“The health benefit of applied meditative discipline is… scientifically documented in a way it never could have been before,” Kurt said. “The practice of mindfulness has great potential to enhance well-being for ordinary people.”

Mindfulness helping military veterans

The U.S. Department of Veterans Affairs is one setting where mindfulness-based education shows significant potential to offer solace to those suffering deeply, as a result of their experiences in war.

“Praise Jesus, mindfulness works!” a female veteran exclaimed after a Mindfulness-Based Stress Reduction class at Seattle’s veterans hospital.

Janice Sack-Ory

Janice Sack-Ory.

Teaching mindfulness and loving-kindness at the hospital for the last five years, I continue to be amazed by the power of the practice. I’m delighted by its profound potential to support healing across widely- varied cultures and attitudes.

We don’t mention the dharma or the Buddha in Veterans Affairs classrooms, though both are inherent in every aspect of what we teach.

My colleague Janice Sack-Ory offers her expertise in trauma-informed mindfulness education to women veterans who have experienced military sexual trauma.

“We have an exciting opportunity to explore the universal aspects of our humanness in a way that makes sense and is relevant to all those we work with, not just those who might come to the dharma of their own accord,” said Janice, a retired nurse-midwife with 30 years of experience in health care.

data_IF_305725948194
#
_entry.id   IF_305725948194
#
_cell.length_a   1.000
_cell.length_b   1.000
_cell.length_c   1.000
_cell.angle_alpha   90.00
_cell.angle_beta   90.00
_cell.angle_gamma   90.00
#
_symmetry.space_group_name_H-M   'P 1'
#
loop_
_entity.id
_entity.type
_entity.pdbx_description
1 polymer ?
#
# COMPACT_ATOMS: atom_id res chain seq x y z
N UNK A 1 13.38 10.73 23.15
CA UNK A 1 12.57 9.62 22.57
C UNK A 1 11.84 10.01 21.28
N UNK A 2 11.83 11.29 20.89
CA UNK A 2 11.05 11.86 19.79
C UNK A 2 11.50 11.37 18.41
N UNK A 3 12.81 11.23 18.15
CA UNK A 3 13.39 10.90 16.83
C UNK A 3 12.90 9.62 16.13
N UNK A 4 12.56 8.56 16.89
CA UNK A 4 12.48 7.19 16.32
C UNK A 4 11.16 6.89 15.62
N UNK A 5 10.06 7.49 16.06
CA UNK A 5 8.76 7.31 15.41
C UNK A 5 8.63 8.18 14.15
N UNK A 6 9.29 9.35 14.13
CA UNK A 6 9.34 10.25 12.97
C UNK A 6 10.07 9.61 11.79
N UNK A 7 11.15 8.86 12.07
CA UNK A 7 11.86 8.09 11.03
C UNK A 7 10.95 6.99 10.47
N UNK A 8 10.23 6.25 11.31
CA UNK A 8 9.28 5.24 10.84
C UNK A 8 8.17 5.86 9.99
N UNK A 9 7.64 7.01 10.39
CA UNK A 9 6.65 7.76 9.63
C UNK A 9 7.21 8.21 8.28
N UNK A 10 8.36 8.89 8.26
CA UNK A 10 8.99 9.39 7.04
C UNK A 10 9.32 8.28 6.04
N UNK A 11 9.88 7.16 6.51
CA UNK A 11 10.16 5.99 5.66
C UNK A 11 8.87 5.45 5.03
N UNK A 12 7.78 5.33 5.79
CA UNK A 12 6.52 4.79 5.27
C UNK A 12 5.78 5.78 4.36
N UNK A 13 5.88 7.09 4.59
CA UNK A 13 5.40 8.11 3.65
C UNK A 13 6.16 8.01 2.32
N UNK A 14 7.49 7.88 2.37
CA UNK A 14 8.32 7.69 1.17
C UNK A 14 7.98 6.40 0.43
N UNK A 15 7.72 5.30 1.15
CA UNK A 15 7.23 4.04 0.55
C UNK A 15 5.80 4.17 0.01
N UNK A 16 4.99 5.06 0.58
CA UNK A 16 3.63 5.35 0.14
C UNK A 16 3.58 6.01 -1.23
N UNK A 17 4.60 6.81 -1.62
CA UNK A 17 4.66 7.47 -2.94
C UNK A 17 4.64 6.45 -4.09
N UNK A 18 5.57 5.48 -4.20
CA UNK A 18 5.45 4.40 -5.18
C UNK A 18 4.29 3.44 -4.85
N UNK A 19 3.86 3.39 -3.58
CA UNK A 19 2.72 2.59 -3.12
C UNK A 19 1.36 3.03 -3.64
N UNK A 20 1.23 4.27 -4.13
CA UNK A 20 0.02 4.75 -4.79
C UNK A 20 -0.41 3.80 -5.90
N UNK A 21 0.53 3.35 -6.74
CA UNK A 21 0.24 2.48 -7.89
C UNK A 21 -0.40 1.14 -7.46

Mindfulness-based interventions are not separate from the dharma, but simply a different expression of the essential teachings, which can make them accessible across varied cultural contexts and belief systems.

“We all share in the commonality of this human experience… to re-connect, to re-member that which makes us whole. However, this must be done in a culturally competent way,” said Janice, who practices yoga and Vipassana meditation. “To me, this is what mindfulness, as a powerful extension of the dhamma, offers our world.”

Kurt Hoelting

Kurt Hoelting.

This new accessibility of the teachings comes at a moment in human history when the world is undergoing new strains such as climate change, a time when they are needed more than ever.

“We live in a time of deep disorientation,” said Kurt, who is also author of “The Circumference of Home. This is the story of his decision, for climate impact reasons, to limit himself to traveling just 100 kilometers from his home in Western Washington state, and not by automobile. 

“The pace and scale of change – from social upheaval to political fragmentation to climate disruption – is accelerating faster than the human psyche can adapt,” Kurt said. “Human trauma and suffering are mounting as a result.”

Through mindfulness education, we have the opportunity to face, hold, and attempt to heal this deep suffering.

But at times, we feel the uncomfortably cold winds of capitalism blowing through our efforts as we develop Cascadia Mindfulness Institute. How do we place a “market price” on invaluable teachings that have been offered freely for millennia?

Jonas Batt

Jonas Batt.

Despite our materialistic culture’s demand for a product, to “get something for the money,” we at Cascadia Mindfulness Institute endeavor to hold the teachings with deep respect and skillful integrity, as we bring them into the wider culture for the benefit of all beings.

As we begin this new journey together, we have the profound opportunity to support greater resiliency, well-being, and awareness not only for ourselves, but also for others.

My colleague Janice underlines our collective aspiration to walk the path of awakening for the benefit of all beings. “This is…right action, right livelihood and right effort,” she said. “This is the dhamma in action.”